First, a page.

- Your policy should prohibit unauthorized encryption of information such as email on business computers, such as with solutions like PGP. There is no clear rule about employer access of password-protected employee accounts, and some courts have prohibited employers from accessing them.
- To make it possible to enforce your computer use policy, state that violating the policy can lead to disciplinary action, and be specific. Describe whether warnings are required before action is taken, and what the action may consist of.
- Add a zero-tolerance policy for communication that is offensive, discriminatory, or constitutes harassment. Even if an employer is unaware of illegal activity, they may still be held responsible for their actions. As Tim New states, “Having the ability to regulate computer use and not addressing it could open the company to liability for sexual harassment and hostile workplace environments.”
Implementing a computer use policy
New, the managing partner of Kansas City-based Onsite Logic, helps small business clients implement computer use policies and monitoring. He said, “In general, most employers feel the computer should be used for business purposes. However, most don’t have any issue with someone receiving an occasional email from their kids’ school or checking a website to find a phone number or order lunch. The challenge is in explaining where the line is between occasional personal use and chronic abuse.”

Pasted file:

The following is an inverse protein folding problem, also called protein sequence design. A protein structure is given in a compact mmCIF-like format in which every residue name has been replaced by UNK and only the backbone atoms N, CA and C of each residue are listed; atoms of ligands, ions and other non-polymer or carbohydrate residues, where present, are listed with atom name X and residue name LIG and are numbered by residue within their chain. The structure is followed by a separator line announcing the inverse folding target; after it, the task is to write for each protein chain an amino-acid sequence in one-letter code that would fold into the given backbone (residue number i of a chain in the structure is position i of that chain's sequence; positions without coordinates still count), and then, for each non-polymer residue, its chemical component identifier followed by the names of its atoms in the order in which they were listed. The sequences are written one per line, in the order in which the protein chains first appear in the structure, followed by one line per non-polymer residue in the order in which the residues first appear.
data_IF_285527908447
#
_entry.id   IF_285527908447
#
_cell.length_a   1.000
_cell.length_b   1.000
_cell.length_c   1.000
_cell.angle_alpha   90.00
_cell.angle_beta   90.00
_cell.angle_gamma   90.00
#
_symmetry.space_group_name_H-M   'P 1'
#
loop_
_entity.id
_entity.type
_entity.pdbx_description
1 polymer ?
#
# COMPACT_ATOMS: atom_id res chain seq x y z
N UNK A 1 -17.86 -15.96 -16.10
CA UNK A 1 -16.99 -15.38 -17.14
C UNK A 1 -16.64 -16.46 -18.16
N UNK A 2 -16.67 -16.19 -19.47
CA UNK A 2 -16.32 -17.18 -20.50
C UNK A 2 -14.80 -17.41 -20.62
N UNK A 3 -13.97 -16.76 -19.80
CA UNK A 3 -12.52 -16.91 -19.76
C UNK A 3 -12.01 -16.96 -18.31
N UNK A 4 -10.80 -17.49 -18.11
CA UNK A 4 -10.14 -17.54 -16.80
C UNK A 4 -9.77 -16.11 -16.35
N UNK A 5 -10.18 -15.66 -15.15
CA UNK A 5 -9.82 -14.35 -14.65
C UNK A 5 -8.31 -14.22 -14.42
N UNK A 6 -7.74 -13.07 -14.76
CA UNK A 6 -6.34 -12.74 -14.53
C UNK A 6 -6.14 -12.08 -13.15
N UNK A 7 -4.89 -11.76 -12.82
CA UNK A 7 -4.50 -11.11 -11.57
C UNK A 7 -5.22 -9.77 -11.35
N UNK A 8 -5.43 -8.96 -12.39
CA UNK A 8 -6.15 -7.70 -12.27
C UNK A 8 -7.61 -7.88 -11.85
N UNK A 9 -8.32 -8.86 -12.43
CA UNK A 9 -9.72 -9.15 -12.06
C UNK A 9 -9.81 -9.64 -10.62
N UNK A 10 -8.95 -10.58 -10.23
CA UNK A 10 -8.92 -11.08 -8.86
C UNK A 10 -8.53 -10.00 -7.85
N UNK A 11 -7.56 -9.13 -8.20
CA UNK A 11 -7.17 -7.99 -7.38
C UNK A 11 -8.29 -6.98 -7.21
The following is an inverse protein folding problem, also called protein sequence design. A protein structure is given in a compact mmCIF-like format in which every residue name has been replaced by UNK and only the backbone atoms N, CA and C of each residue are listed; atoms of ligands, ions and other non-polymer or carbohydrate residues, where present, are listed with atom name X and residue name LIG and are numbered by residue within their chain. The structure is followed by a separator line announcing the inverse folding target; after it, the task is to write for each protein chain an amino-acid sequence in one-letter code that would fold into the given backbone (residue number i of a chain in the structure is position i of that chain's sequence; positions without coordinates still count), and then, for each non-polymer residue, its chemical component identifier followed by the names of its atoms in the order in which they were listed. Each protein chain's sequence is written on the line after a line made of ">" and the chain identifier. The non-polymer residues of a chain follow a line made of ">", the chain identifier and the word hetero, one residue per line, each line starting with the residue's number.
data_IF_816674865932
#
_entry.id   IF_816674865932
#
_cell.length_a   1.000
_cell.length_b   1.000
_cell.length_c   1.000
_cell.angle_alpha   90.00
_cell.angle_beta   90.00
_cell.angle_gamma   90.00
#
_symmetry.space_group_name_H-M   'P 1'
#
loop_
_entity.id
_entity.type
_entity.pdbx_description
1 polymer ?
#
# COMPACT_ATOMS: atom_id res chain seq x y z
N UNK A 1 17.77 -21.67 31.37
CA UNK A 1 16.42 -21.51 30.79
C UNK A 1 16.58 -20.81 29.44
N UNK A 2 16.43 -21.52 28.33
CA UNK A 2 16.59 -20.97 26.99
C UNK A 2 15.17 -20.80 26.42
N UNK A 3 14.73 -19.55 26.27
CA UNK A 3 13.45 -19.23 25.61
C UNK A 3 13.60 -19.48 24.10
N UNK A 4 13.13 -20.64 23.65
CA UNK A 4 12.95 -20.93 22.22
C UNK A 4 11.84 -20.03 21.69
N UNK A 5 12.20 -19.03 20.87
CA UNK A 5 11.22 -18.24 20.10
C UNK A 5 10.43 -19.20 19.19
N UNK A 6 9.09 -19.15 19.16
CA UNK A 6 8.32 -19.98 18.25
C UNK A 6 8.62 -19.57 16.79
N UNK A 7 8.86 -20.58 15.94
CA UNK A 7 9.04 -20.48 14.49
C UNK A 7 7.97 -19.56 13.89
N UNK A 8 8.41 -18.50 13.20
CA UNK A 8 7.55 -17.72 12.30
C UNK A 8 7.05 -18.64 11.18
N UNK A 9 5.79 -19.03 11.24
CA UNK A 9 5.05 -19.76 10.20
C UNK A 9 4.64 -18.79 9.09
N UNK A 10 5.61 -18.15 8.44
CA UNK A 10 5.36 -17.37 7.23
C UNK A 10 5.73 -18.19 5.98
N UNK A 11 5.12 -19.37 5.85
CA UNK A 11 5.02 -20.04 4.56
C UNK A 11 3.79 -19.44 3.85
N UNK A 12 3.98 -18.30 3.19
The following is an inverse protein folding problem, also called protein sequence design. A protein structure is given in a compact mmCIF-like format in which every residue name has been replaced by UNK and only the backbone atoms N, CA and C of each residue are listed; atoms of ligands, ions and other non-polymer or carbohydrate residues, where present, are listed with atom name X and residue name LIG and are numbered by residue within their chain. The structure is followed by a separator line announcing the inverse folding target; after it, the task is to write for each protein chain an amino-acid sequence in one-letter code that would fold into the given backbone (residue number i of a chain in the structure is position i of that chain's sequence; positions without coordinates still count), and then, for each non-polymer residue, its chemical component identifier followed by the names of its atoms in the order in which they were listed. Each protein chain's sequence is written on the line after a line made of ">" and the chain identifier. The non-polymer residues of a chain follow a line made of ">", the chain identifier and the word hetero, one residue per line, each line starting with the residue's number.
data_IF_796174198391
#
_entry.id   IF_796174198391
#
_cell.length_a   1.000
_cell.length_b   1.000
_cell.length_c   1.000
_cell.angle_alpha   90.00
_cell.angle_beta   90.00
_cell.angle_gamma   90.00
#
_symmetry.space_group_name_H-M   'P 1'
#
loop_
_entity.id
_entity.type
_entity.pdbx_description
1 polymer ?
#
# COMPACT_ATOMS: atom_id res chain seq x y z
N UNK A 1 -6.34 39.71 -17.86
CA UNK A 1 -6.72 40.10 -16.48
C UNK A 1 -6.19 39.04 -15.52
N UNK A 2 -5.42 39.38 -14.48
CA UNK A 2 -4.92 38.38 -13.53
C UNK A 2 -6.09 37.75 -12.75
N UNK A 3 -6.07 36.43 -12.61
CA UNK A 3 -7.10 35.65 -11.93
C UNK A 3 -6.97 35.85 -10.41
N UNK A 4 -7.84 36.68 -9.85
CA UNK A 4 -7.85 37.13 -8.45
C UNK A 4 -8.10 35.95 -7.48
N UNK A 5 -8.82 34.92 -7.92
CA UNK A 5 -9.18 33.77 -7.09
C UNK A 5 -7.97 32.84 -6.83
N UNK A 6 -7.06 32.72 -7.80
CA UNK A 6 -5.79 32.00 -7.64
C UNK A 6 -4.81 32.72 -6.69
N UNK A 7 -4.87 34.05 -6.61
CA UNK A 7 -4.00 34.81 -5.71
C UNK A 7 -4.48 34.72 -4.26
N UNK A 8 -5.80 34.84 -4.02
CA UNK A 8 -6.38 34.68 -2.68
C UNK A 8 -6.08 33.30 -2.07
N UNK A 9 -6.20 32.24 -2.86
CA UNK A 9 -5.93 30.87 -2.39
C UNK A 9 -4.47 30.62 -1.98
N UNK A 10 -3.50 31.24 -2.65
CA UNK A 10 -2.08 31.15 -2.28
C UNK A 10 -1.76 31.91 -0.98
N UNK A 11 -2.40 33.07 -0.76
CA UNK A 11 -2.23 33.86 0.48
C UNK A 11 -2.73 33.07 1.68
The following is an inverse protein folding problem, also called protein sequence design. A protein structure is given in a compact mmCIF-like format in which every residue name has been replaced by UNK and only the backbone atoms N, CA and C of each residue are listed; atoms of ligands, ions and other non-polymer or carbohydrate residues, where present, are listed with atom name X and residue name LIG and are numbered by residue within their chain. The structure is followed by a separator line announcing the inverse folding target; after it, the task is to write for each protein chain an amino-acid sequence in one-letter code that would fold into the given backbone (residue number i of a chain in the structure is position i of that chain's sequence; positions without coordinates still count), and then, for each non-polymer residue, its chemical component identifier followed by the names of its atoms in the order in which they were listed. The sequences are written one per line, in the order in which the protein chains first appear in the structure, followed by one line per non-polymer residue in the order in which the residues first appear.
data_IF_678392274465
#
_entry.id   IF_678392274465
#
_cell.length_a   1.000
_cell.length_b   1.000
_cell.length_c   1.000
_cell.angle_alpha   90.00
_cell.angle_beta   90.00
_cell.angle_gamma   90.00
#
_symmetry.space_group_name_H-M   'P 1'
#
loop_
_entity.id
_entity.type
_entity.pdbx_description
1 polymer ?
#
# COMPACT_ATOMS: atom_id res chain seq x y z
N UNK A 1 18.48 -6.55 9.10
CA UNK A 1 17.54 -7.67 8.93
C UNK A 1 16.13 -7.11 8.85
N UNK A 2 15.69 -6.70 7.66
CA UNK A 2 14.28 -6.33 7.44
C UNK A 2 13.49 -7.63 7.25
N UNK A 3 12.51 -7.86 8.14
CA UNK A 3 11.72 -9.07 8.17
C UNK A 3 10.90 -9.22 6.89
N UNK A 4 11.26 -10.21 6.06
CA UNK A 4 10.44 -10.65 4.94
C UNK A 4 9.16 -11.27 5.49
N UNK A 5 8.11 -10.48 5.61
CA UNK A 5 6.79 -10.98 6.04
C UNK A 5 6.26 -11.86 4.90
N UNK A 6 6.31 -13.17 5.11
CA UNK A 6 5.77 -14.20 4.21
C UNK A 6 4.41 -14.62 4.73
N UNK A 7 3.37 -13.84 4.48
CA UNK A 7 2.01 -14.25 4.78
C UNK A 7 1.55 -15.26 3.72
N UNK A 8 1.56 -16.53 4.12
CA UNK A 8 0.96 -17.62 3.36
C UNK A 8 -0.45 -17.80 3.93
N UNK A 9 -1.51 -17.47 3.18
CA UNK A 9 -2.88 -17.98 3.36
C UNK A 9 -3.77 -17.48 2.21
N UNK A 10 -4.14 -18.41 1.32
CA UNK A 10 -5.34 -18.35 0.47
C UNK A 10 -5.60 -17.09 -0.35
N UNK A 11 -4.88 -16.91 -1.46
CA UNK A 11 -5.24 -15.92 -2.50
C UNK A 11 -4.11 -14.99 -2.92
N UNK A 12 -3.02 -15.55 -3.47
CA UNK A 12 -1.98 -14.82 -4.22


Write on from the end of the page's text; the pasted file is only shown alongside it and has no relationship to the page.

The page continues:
Once you’ve drafted a computer use policy, have each employee read and sign a copy. Keep this copy in the employee’s file. Update the policy at least yearly, communicate the updates to employees, and have them sign an acknowledgement. New said, “This type of policy is best implemented when it is not a legal document placed on a shelf and pulled out to punish an individual when they cross a line. It is best implemented when it is an ongoing method of communication, recognizing that it will change as the tools change.”
Provide copies of the computer use policy to employees in writing. Also include it in welcome manuals or codes of conduct.
In order to be effective, the policy must be applied to all levels of the organization, and it must be enforced. New thinks “many business owners shy away from monitoring because it can seem too heavy-handed for the culture they want to create. However, a policy without enforcement is not a policy.”
In addition to protecting an employer from potential pitfalls, a comprehensive computer use policy functions as a communication tool to employees. A good policy should make it clear exactly what’s acceptable – and what isn’t – when it comes to computer use. If you don’t like the idea of issuing a rigid set of rules, think of it as a starting point for an ongoing dialog about how your business will be run.
Regardless of future changes, you will need a practical and legally sound basis to build from.
Rob Rawson is a co-founder of Time Doctor which is software to improve work productivity and help keep track of what your team is working on, even when working remotely.